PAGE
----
In fact, Morten Krogvold, the noted Norwegian photographer who has been conducting photography workshops in Bangladesh for quite sometime opines that Bangladeshi photographers should move away from the clichéd practice of photographing poverty and disaster. “Ninety percent of them are photographing poverty and slums. In the last workshop I asked them why are you doing it?” says the veteran photographer, sitting in an open air classroom at Pathshala for one of Chobi Mela's photography workshops. He says that portraying only these aspects of Bangladesh is unfair. “I am trying to ask them to do other stuff — beauty, middle-class, business-life — to show the world that this is a country which is also growing,” he argues.

Bangladeshi photographer Rasel Chowdhury's 'Desperate Urbanisation' displayed at Shilpakala, may be a reflection of Krogvold's suggestion. However, Chowdhury stumbled into this subject as he had no choice left to work on, during the second year of his study at Pathshala. “I initially wanted to work on the encroachment of River Buriganga, but my teacher did not approve of it as many works had already been done on that subject,” he recounts how he changed his perspective and landed on urbanisation.

Shumon Ahmed

Nii Obodai, from Ghana also feels that photographers carry the responsibility of changing stereotypical perspectives of the world about their localities or regions. He says that there is an immediate shift in perspective when a photographer is taking pictures of his/her own culture. “When the culture speaks for itself it is vastly different when somebody else speaks for you.” Obodai who is curating a slide show on African photography says that his positive interactions with Festival Director, Shahidul Alam, two years ago, brought him to Chobi Mela VII, “to understand Asia which is far from the mindset of Africa in terms of cultural exchange. It is time we create a bridge. That is why I am here to represent and talk about African photography and be one of the people to open up, widen the space and create a deeper dialogue between the two cultures.”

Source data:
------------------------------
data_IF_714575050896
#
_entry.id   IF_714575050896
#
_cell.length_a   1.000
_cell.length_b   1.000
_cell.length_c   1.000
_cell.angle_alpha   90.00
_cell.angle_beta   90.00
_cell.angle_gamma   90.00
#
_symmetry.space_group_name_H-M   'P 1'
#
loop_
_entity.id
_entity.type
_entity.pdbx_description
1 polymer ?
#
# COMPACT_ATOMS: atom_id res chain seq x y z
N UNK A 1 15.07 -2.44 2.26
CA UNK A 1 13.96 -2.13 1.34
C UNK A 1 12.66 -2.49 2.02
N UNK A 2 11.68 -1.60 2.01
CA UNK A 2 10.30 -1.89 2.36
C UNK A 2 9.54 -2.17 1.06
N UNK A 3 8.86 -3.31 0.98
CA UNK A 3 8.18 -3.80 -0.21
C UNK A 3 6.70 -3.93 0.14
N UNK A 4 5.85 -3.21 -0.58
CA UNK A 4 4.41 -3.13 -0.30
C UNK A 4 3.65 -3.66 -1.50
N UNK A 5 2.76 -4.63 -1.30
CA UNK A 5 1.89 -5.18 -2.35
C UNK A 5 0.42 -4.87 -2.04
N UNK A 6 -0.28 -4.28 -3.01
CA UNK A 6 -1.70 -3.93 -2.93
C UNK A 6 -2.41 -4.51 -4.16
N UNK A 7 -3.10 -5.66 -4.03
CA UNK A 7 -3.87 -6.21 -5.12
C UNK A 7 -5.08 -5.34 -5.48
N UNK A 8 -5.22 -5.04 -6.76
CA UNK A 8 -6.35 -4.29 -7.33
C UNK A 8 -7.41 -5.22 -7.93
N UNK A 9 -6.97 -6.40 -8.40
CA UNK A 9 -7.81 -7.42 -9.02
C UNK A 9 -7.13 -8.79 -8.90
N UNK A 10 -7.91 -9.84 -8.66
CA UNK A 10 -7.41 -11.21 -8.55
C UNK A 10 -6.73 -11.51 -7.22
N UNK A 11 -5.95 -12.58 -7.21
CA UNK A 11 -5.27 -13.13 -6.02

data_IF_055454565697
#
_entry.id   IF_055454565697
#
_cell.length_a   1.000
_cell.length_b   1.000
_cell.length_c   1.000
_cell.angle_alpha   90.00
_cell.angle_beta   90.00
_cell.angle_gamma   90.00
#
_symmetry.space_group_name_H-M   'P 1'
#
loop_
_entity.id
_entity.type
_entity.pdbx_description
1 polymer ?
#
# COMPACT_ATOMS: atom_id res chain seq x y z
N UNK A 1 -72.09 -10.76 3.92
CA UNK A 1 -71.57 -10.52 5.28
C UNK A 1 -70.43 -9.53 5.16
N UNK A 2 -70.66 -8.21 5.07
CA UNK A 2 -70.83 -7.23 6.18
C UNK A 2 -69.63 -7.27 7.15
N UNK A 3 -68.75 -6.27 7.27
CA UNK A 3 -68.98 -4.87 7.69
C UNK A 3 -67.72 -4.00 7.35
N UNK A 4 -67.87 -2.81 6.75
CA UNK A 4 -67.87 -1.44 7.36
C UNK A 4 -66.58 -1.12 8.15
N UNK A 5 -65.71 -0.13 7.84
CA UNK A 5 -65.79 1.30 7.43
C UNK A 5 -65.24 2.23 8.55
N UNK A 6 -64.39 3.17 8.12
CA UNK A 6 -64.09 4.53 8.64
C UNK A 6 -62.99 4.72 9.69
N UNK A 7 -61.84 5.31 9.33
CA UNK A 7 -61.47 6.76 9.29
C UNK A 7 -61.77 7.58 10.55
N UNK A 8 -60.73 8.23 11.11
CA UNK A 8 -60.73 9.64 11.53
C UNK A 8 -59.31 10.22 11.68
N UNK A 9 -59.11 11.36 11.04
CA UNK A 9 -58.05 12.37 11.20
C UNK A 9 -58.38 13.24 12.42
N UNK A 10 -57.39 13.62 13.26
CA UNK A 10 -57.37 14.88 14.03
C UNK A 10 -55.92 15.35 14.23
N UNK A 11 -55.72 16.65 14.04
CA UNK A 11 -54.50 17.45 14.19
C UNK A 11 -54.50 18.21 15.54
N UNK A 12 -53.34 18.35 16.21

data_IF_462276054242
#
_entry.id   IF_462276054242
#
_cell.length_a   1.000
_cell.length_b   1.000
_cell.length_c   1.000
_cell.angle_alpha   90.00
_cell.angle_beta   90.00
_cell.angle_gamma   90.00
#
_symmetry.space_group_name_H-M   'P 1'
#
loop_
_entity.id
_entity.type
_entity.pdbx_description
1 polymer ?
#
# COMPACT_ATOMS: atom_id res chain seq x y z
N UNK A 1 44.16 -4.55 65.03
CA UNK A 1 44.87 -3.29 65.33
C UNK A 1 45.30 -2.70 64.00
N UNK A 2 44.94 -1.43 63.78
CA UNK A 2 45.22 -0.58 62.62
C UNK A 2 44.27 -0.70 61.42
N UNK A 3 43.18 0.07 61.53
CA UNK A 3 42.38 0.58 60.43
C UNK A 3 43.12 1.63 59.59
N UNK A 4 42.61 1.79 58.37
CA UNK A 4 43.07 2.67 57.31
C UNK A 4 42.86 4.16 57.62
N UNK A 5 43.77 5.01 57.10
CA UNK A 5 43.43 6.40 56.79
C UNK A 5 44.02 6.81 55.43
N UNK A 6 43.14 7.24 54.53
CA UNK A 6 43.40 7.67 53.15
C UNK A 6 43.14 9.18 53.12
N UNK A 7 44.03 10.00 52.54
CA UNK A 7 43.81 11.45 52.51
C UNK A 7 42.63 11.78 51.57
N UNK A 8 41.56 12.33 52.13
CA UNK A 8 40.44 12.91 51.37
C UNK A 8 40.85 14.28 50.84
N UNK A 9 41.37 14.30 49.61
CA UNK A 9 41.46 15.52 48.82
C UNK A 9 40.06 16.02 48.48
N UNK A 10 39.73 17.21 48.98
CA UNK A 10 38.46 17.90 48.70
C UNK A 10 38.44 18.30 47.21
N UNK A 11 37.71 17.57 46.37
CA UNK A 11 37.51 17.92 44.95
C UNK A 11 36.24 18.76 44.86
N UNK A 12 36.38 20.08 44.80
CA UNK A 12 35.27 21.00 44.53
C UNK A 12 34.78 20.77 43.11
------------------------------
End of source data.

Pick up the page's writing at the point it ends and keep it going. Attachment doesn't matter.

Anastasia Taylor Exhibitions are going on at eight different venues. Photo courtesy: drik
Rasel Chowdhury

When it comes to international coverage, photo editor of Time Magazine, Patrick Witty prefers giving the job to the most suitable photographer, someone he knows, rather than to an unfamiliar local photographer. Showing a few Time Magazine covers and pictures from inside stories, at a presentation on picture editing at the Goethe Institut, Witty observes how one has to find out new and innovative ways for presenting pictures in the shrinking print media industry. Regarding placement of pictures, he says, “When you edit for print you have to think about how pictures look next to each other which is a hugely different relationship on how they fit on top of each other. That's how you edit pictures online.” Though most pictures that Witty presents have been taken by men in conflict zones, he says, “Women work way better in the Arab world. There is less suspicion and they get way more access to women.” Witty's favourite Time cover is a portrait of an Afghan women by Jodi Bieber on Time's April 9, 2010 issue.

Being a female photographer of the 1970s in Mexico, Graciela Iturbide never faced any difficulty. Rather, her support of feminist causes inspired many of her works including "Señora de Las Iguanas", ("Our Lady of the Iguanas"). She tells the story of a South American town where women dominate while presenting a slide show at Goethe Institut. Her exhibition 'Naturata' is on display at Alliance Francaise de Dhaka. Presented with the Lifetime Achievement Award in Chobi Mela VII, the 71-year-old photographer expresses her thanks to the festival. “I like Bangladesh very much and I hope to come back to take photographs and I am very happy about the prize. It is a great honour,” she says.

B S Shivaraju

Coming to South Asia for the first time Chinese photographer Zhang Hai also finds the festival very dynamic. “I have never seen so many people who are so passionate about photography,” he says, “The entire curatorial team and the volunteers did a really good job having so many shows on the walls in such a short time. This is logistically a very big challenge.” Hai quitted his job as an architect to become a full-time photographer because he feels that photography helps him to see everyday life with a different eye and investigate the unknown. Hai's work 'Don't follow me, I'm lost' is on display at Bangladesh Shilpakala Academy.

Iranian photographer Hossein Fatemi whose work 'Dark Future, Afghanistan' is being exhibited at Shilpakala opines that Chobi Mela provides a good platform for Asian photographers to exhibit their work and learn about others. “This is a big opportunity for photographers especially Middle East photographers. If there isn't any Chobi Mela, they must go to Europe or America and present their work themselves. Getting the European visa is difficult. As Iranians we cannot go to America. Plus it will be very expensive for us. This (Chobi Mela) is really great since all photographers of the Middle East can come here and present themselves to the world,” Fatemi expresses his gratitude on behalf of other photographers.

Mohammad Anisul Hoque Sarker Protick